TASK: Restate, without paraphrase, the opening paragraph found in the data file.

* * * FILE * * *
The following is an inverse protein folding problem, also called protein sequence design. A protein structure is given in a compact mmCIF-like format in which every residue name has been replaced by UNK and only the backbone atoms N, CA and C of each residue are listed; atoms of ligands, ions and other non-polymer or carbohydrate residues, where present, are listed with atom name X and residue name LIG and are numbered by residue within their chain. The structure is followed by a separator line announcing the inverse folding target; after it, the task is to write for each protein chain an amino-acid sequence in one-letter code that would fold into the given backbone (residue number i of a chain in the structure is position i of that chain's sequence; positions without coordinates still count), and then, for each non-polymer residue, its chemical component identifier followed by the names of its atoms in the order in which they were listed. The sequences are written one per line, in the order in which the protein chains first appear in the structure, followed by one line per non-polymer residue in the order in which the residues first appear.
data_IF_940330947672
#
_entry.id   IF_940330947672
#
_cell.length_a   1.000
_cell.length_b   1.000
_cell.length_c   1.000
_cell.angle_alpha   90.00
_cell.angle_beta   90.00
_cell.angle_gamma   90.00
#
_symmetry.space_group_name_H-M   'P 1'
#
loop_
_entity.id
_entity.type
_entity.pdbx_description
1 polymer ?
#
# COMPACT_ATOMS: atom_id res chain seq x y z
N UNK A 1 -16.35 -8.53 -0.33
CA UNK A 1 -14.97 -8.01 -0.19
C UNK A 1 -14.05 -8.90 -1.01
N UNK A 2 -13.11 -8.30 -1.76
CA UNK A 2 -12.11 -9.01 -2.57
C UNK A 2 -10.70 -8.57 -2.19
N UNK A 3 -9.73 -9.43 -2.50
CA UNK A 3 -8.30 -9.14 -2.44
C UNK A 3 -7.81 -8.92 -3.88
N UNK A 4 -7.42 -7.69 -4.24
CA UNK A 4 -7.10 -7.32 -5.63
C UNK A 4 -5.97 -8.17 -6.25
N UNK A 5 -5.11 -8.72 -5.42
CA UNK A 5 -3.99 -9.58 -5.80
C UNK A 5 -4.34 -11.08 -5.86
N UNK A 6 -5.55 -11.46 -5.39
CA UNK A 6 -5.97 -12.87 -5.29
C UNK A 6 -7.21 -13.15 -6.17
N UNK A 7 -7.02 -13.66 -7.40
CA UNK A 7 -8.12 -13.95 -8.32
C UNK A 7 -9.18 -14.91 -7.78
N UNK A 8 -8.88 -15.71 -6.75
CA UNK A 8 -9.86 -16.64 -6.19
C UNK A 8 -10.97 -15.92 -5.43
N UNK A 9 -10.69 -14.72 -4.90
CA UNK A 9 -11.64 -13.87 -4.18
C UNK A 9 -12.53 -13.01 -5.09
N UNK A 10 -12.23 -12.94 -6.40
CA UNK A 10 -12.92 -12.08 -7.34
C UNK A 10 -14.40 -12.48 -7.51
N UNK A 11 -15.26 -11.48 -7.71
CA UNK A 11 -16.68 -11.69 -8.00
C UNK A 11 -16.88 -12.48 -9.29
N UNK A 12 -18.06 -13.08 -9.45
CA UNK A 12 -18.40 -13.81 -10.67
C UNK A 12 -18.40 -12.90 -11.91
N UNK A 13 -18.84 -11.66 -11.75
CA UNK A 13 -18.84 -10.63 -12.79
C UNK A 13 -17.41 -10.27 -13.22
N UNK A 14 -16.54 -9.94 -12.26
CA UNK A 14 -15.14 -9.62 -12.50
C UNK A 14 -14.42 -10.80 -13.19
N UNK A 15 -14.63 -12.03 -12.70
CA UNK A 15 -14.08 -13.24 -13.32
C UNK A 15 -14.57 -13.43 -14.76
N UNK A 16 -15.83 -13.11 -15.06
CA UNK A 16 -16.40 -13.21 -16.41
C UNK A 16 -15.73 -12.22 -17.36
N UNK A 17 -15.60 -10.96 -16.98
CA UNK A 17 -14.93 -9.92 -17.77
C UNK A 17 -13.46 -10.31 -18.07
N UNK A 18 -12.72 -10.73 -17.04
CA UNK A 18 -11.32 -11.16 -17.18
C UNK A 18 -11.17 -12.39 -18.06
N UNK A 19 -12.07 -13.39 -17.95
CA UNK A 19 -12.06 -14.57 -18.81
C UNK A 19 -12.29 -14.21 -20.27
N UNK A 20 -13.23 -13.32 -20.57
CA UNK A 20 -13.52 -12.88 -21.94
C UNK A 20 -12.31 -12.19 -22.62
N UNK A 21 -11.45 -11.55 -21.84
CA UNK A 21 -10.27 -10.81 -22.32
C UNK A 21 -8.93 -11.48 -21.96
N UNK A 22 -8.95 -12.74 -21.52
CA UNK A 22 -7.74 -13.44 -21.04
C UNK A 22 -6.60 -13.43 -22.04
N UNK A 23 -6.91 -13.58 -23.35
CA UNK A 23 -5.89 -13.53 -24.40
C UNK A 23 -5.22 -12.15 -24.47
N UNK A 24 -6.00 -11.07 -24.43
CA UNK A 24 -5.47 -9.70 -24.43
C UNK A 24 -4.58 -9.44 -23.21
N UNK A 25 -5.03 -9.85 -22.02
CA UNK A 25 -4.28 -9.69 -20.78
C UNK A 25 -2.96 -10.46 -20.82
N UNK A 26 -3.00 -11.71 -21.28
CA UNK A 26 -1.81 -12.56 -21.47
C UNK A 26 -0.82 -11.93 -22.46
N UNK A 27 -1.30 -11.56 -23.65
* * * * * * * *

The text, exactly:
The following is an inverse protein folding problem, also called protein sequence design. A protein structure is given in a compact mmCIF-like format in which every residue name has been replaced by UNK and only the backbone atoms N, CA and C of each residue are listed; atoms of ligands, ions and other non-polymer or carbohydrate residues, where present, are listed with atom name X and residue name LIG and are numbered by residue within their chain. The structure is followed by a separator line announcing the inverse folding target; after it, the task is to write for each protein chain an amino-acid sequence in one-letter code that would fold into the given backbone (residue number i of a chain in the structure is position i of that chain's sequence; positions without coordinates still count), and then, for each non-polymer residue, its chemical component identifier followed by the names of its atoms in the order in which they were listed. The sequences are written one per line, in the order in which the protein chains first appear in the structure, followed by one line per non-polymer residue in the order in which the residues first appear.